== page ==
“That won’t be necessary,” Kepler says. Eiffel gets the sense that the conversation is taking place on at least three levels, only one of which he understands. “I want to get Dr. Maxwell down here to take a look at this.” He gestures at the shuttle. “Quite a testament to the power of ingenuity, Officer Eiffel. Remind me to ask you how you managed it, after you’ve had a chance to rest. I doubt Jacobi could do half as well.”

“I could probably manage the scorch marks.” Jacobi casts an assessing eye over the shuttle. “Though I’m not sure about the engine damage. That looks pretty comprehensive.” He looks at Eiffel with renewed interest. “Almost like most of the damage was a result of a secondary detonation.”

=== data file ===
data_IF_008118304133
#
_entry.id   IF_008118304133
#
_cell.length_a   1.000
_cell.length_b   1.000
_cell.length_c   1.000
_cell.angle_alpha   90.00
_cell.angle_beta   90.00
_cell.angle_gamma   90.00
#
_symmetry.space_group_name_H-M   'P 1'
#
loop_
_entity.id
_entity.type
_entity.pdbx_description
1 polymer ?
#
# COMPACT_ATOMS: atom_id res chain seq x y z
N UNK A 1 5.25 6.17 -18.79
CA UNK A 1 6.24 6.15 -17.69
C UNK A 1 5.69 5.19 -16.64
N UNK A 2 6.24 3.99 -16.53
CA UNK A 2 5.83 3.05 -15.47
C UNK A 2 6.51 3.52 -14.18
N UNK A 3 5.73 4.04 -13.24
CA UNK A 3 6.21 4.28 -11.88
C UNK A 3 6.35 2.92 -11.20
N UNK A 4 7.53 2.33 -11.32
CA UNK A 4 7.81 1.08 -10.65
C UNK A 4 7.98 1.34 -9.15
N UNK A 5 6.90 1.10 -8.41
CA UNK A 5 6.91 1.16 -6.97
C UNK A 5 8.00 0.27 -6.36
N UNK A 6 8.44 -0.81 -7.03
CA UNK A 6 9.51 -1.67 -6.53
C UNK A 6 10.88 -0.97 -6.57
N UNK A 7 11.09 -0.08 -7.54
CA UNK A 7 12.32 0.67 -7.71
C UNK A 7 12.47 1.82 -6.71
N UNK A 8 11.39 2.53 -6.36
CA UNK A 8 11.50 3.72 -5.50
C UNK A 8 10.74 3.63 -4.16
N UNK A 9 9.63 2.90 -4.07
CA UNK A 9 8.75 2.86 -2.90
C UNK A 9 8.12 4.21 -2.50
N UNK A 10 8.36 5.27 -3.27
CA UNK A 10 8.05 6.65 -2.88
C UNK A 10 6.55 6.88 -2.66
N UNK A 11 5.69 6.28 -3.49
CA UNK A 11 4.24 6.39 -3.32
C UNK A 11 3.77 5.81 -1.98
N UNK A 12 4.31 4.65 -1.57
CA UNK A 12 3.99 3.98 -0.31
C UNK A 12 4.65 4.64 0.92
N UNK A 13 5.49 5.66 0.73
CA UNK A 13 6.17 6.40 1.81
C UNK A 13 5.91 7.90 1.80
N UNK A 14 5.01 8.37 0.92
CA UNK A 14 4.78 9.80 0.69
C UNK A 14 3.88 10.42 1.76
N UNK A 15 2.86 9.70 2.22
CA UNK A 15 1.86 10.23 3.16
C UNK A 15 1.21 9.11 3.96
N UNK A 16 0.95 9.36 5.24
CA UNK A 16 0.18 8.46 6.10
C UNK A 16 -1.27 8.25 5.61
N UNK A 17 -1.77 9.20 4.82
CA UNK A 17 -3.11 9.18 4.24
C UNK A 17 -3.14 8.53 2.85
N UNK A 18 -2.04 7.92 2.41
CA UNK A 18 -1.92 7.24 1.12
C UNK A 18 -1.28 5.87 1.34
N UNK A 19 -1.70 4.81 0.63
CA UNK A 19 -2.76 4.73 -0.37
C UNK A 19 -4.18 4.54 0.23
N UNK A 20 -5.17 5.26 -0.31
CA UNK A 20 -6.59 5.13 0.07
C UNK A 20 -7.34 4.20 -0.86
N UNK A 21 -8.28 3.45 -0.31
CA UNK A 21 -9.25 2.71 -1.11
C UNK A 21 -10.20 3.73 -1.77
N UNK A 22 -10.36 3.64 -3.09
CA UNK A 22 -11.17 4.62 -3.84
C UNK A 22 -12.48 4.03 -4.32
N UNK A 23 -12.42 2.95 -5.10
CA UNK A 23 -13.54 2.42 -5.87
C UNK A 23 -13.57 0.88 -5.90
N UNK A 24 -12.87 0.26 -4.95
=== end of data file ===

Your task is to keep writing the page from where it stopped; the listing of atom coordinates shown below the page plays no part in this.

“It appears you have a colleague, in that case.” Kepler moves for the first time then, extending a hand to Eiffel. “Well? The Urania is nowhere near as exciting as your current accommodations, I have to admit, but I can personally guarantee that any detonations will be under tight control. Won’t they, Mr. Jacobi?”

“Oh, they will, sir.” Jacobi doesn’t look away from Eiffel. “They will.”

Eiffel, under the strong impression that he’s about to fail some unknown test, hesitates for only a second before he reaches out and lets Kepler pull him onto the ship.

“Very good, Officer Eiffel,” he says approvingly. “We’ll make a special operative of you yet. I leave you to Mr. Jacobi’s capable hands.”

“This way,” Jacobi says, and doesn’t even bother keeping up the pretense of protocol as soon as Kepler is out of sight. He keeps up a quick pace, moving through the hallways as if zero gravity poses no more of a challenge than walking down the street, and Eiffel finds himself hard pressed to keep up. “So, you’re a communications officer.”

Eiffel makes a pathetic out-of-breath sound that Jacobi takes for assent.